In the 1980s, a talking teddy bear called Teddy Ruxpin took the world by storm. Now, Oakland engineer Andrew Langley is bringing Teddy back. He hacked the bear’s circuitry and installed C.H.I.P., the $9 computer that his company, Next Thing, had just crowd-funded. The 1-GHz computer can run text-to-voice algorithms that let the bear read anything.


  • Time: 3 hours
  • Cost: About $85
  • Difficulty: Medium

Tools + Materials

  • Teddy Ruxpin (make sure the jaw and eye motors still work)
  • Screwdriver
  • Wirecutters
  • Soldering iron
  • C.H.I.P. computer
  • SparkFun Motor Driver, Dual TB6612FNG
  • 3.5 mm audio cable
  • 3.7-volt single-cell Li-po battery


Step 1

Purchase a working Teddy Ruxpin from eBay, and pop open its back with the screwdriver. Inside, identify three sets of motor connectors for the eyes, upper jaw, and lower jaw.

Step 2

To sync the upper and lower jaws, wire them together: Clip the first two wires on the upper and lower jaw connectors, and solder together the “jaw open” and the “jaw closed” wires.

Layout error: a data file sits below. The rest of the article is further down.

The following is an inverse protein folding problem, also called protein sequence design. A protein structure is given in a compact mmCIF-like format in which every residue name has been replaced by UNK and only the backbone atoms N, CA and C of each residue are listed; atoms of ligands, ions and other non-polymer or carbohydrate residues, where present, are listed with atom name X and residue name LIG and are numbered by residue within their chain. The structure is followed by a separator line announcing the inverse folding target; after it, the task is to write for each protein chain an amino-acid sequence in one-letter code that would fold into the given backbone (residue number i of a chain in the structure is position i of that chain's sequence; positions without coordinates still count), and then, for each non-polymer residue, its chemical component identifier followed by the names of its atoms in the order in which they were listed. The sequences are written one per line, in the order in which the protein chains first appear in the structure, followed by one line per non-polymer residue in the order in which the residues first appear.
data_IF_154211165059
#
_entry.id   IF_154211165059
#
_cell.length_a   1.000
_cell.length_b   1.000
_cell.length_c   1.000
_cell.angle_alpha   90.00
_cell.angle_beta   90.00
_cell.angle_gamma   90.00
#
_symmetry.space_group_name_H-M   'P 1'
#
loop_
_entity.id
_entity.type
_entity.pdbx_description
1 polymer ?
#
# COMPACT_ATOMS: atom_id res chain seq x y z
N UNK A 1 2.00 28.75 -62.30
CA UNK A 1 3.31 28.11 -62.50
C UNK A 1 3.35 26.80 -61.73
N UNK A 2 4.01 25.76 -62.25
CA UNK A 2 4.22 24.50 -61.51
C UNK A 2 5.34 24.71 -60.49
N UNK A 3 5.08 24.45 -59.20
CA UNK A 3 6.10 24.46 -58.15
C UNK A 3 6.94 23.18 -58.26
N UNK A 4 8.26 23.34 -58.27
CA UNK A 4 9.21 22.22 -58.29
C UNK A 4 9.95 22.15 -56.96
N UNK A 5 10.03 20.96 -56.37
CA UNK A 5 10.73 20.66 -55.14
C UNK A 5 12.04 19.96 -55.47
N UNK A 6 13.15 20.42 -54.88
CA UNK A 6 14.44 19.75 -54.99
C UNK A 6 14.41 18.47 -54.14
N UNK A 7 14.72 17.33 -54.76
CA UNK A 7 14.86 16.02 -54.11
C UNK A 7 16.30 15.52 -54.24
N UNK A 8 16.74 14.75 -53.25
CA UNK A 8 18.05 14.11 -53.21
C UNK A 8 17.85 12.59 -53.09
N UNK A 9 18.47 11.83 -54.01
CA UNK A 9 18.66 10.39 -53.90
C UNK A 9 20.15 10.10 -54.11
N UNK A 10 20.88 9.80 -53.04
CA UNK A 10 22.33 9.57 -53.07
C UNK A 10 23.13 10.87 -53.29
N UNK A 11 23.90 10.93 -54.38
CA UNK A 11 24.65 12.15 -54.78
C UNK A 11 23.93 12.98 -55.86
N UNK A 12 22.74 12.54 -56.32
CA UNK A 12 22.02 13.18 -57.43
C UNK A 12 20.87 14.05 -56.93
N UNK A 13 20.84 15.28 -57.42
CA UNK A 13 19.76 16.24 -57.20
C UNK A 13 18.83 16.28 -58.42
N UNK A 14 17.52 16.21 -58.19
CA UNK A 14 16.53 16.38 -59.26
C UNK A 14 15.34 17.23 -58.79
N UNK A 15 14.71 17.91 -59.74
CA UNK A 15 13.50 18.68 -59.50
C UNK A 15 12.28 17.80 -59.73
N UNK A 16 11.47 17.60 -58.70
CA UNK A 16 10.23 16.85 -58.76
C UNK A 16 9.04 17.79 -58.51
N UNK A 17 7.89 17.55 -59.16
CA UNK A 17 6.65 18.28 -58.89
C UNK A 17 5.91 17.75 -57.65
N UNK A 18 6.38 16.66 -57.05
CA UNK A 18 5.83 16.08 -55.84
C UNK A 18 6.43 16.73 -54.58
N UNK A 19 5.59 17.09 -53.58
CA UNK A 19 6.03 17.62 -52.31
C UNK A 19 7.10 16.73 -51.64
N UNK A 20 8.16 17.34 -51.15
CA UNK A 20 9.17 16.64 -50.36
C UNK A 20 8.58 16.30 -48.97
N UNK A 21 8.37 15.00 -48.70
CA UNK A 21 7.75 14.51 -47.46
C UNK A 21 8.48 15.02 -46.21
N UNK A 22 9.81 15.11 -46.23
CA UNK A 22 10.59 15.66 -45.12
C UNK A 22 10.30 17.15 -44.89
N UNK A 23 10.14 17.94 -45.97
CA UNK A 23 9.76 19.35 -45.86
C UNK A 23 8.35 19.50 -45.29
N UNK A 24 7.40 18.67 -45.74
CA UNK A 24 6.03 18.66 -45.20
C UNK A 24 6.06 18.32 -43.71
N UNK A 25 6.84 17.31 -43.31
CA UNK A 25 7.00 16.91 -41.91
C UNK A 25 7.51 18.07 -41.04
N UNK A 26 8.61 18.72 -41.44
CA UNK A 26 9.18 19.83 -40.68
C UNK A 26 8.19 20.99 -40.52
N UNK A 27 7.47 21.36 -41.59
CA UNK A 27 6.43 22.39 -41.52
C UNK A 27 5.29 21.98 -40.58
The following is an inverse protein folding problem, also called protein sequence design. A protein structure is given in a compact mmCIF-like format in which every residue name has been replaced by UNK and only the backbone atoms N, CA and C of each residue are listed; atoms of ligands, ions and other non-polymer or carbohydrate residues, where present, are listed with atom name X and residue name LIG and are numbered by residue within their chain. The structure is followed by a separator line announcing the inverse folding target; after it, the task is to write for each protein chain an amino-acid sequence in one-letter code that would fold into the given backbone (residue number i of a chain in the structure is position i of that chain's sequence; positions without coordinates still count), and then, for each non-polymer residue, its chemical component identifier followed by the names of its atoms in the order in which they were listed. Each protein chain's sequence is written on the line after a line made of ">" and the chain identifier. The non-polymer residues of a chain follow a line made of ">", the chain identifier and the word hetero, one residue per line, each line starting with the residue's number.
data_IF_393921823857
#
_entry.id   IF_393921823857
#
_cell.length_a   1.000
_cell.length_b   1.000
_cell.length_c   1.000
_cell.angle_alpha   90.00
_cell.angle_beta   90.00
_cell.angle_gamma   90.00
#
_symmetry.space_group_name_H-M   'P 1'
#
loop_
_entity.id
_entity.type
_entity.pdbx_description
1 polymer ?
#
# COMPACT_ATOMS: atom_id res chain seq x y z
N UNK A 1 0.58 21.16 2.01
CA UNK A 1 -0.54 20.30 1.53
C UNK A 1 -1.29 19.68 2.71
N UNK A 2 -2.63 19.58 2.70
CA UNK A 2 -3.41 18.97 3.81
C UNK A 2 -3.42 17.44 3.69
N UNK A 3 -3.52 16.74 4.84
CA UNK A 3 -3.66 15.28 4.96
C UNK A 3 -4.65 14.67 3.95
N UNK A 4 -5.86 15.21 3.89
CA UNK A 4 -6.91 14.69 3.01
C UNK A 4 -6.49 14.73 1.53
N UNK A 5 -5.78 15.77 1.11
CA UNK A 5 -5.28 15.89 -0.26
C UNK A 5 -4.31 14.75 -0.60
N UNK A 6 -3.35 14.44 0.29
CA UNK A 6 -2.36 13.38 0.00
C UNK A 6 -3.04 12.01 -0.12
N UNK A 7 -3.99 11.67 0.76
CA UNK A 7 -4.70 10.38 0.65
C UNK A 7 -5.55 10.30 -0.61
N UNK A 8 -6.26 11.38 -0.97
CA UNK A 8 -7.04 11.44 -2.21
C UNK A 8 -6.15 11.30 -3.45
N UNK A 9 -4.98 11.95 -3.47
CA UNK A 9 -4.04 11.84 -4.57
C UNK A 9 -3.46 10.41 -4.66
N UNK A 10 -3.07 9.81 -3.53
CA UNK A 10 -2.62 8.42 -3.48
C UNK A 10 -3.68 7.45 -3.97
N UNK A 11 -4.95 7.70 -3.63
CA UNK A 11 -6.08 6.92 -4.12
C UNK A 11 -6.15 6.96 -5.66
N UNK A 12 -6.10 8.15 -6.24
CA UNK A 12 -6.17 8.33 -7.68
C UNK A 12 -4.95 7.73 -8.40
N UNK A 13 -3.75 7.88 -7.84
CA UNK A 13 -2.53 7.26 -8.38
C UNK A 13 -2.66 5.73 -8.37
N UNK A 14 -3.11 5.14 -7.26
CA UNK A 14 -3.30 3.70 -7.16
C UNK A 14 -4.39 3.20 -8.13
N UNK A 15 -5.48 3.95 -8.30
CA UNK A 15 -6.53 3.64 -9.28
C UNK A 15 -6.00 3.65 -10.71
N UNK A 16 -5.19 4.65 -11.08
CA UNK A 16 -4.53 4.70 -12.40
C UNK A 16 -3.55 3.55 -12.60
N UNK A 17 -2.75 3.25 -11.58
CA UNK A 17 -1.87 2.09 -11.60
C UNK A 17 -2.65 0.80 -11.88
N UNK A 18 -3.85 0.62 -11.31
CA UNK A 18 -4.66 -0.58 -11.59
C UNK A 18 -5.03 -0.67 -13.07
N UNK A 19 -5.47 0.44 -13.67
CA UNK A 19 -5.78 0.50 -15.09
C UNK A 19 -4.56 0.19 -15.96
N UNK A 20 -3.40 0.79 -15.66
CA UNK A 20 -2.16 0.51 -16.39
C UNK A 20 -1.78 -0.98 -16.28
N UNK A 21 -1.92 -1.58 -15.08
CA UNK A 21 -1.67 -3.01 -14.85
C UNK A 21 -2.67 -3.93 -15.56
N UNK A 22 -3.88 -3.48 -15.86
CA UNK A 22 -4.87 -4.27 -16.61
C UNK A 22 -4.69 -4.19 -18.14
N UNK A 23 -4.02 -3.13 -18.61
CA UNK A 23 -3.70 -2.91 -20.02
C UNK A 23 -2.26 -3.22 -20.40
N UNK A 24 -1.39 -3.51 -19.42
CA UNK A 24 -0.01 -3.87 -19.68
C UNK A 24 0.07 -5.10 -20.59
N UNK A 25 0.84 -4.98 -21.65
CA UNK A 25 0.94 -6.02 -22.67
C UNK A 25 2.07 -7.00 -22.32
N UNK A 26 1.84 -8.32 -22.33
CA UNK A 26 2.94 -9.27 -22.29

Step 3

An H-bridge circuit will let the C.H.I.P. control Teddy’s motors. Follow this wiring diagram to connect the C.H.I.P. to the motor driver. Then, to create the H-bridge, connect the bear’s AIN1 pin to C.H.I.P.’s XIO-P0 pin, AIN2 to XIO-P2, BIN1 to XIO-4, and BIN2 to XIO-6. Finally, connect the motor driver’s A01 and A02 pins to the soldered wires controlling Teddy’s upper and lower jaw motors. Link B01 and B02 to the eye motors.

Step 4

Cut the audio output wires that connect Teddy to his onboard speaker, and rewire them to C.H.I.P.’s audio cable. Plug the cable and the battery into the C.H.I.P.

Step 5

Follow C.H.I.P.’s directions to boot up and log onto the Internet. Then download Langley’s software from Github. The package includes an audio player, a Web interface, a Twitter library, and a class to control those GPIO pins on C.H.I.P. that will move the motors. Launch the interface, and give Teddy something to say.

This article was originally published in the May/June 2016 issue of Popular Science, under the title “Hack a Teddy Bear to Say Anything.”

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